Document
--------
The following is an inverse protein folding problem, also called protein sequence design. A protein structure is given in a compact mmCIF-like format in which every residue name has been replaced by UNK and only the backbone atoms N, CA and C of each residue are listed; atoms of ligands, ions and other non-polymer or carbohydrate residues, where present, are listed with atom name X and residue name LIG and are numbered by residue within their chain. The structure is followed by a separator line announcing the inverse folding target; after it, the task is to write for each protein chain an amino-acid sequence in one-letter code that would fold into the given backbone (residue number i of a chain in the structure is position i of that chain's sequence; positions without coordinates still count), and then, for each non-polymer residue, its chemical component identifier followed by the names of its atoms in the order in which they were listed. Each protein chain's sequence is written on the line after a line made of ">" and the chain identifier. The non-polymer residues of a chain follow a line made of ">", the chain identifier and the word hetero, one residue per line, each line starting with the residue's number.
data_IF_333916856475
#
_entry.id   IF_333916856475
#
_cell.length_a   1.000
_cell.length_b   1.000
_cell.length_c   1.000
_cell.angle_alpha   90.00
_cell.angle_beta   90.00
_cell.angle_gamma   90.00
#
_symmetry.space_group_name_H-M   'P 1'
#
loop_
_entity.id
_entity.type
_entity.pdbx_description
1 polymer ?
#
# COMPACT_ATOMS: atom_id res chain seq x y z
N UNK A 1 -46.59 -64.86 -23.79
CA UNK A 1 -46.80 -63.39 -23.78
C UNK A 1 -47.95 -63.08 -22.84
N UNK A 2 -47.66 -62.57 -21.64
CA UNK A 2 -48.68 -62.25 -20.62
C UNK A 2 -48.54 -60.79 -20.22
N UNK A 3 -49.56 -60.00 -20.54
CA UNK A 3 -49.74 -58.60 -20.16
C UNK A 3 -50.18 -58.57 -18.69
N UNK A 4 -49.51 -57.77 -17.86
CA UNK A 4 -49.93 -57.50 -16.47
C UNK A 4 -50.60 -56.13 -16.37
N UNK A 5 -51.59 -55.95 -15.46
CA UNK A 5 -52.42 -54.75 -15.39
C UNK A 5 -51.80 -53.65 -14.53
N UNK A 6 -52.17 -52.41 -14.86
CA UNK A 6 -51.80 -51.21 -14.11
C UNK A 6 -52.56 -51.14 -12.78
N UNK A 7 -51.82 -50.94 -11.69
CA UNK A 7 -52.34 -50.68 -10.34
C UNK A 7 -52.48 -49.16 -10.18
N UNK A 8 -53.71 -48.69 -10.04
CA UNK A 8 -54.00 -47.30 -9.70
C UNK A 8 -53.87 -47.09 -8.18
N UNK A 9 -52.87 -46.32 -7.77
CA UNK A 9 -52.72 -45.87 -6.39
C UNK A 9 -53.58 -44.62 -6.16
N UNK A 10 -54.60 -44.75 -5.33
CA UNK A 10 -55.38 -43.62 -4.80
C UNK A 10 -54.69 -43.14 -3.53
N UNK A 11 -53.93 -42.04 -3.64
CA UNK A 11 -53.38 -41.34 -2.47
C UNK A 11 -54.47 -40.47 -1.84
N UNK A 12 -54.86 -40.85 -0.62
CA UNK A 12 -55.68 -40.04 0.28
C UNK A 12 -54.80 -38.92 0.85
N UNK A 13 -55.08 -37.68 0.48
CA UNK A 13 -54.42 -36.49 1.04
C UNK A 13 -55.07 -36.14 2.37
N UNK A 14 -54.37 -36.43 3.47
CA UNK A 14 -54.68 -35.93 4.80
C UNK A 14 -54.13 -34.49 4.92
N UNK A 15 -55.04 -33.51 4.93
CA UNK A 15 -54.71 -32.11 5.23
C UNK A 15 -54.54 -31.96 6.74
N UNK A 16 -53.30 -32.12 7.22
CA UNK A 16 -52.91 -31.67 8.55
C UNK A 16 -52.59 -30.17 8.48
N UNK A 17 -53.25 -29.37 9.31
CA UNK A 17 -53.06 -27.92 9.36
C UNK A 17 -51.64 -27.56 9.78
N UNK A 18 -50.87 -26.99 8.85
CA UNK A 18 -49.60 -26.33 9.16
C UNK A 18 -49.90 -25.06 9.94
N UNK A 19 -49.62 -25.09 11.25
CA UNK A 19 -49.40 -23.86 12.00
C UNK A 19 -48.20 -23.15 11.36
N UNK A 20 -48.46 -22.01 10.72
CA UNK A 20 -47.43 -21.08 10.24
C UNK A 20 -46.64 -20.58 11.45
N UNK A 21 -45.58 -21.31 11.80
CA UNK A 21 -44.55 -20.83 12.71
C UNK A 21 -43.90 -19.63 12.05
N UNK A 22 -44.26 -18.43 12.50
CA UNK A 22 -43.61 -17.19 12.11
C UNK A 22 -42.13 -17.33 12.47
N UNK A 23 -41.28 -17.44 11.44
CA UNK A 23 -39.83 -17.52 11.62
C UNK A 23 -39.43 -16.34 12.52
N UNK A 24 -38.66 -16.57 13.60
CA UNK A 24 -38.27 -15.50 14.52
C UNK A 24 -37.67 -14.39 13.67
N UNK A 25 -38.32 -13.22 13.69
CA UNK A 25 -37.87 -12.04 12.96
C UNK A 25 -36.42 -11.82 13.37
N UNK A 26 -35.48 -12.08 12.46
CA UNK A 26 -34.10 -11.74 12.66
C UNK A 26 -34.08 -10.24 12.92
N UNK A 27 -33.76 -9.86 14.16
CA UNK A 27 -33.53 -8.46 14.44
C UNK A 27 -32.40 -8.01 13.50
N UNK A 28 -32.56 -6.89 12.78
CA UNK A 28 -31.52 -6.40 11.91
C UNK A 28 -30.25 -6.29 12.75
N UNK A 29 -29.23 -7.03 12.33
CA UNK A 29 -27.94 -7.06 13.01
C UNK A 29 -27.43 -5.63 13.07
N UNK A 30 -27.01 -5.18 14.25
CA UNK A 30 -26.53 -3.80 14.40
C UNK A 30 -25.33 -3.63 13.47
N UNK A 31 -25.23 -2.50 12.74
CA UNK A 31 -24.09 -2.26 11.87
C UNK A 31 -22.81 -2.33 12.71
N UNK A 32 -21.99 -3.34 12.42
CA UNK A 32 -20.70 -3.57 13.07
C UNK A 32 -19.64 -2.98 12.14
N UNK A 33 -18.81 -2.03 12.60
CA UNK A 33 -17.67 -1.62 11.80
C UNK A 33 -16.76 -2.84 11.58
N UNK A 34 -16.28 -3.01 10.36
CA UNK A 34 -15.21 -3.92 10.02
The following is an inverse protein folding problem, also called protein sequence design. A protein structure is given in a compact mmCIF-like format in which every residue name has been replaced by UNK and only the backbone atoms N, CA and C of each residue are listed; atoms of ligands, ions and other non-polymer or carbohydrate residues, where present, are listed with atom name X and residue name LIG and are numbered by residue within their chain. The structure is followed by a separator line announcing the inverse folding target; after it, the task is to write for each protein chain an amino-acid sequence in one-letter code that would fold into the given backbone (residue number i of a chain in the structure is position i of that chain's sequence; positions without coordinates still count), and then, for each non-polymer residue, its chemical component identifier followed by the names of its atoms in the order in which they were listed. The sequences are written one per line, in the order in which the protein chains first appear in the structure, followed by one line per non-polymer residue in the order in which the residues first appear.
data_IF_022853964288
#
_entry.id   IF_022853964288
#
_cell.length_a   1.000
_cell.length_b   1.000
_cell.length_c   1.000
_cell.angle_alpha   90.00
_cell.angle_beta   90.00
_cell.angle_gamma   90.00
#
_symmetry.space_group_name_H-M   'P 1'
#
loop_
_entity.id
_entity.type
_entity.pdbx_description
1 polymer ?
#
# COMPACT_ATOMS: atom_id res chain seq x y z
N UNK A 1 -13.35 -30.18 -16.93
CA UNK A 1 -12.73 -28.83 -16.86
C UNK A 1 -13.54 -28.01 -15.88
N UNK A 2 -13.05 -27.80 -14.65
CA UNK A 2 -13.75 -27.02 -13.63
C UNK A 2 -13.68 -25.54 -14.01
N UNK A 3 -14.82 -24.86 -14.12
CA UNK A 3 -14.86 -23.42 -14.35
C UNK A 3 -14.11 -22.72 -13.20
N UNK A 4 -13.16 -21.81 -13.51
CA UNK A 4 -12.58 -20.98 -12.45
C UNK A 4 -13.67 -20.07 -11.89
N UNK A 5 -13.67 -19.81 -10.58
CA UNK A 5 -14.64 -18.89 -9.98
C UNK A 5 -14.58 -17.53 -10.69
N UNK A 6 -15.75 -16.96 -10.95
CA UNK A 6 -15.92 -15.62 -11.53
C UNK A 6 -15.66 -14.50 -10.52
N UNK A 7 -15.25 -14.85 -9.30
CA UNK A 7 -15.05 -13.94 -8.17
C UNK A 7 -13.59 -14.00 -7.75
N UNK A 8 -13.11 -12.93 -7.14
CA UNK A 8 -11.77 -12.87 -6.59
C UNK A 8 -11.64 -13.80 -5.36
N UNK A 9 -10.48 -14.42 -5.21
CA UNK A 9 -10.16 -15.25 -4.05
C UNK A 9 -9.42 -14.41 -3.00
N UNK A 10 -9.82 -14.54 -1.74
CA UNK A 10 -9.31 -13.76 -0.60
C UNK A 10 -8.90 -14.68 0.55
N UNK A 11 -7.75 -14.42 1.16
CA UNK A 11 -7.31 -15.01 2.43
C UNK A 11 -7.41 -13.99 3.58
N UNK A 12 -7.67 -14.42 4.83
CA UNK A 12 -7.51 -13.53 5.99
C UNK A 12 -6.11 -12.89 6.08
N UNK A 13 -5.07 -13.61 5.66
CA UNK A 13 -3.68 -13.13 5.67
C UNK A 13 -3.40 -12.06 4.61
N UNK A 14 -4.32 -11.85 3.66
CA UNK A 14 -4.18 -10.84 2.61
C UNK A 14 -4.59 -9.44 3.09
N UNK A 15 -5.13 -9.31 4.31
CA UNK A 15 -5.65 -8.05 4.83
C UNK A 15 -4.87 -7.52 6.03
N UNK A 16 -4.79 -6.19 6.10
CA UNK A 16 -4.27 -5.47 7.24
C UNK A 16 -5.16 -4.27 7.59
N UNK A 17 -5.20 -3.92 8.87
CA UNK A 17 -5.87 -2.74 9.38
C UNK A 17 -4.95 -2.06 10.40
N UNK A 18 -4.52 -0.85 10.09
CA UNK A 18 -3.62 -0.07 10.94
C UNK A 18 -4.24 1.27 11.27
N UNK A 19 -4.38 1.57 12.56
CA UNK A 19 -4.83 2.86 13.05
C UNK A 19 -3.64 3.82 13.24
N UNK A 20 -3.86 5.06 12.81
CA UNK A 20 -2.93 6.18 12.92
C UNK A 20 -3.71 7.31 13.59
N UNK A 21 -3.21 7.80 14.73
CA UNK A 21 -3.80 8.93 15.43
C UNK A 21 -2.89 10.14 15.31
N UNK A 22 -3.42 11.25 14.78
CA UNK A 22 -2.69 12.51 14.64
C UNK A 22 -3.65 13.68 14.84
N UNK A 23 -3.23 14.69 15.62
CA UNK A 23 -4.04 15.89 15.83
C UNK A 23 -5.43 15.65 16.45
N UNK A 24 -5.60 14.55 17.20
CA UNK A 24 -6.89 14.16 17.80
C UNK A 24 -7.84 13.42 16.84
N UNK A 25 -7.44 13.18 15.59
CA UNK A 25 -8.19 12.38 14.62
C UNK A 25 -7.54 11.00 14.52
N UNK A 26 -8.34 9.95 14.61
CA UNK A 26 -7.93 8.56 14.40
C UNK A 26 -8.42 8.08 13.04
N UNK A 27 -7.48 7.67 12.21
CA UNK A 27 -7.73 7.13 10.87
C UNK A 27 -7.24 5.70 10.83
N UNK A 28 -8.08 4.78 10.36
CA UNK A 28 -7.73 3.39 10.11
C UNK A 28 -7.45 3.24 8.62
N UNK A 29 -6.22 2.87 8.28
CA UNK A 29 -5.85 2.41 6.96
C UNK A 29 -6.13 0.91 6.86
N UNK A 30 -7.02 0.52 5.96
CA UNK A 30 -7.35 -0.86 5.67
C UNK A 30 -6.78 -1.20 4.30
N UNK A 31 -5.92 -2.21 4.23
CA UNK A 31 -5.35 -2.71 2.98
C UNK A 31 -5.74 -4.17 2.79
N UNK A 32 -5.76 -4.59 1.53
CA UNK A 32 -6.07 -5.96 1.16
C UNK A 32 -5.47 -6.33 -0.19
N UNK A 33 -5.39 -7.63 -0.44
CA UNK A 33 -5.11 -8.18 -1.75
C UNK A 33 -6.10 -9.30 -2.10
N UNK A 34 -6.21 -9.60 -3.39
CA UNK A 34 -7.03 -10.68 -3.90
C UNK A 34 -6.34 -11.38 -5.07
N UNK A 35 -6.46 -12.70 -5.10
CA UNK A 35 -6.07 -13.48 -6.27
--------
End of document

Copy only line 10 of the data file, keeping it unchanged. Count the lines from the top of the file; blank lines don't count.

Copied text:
_cell.angle_beta   90.00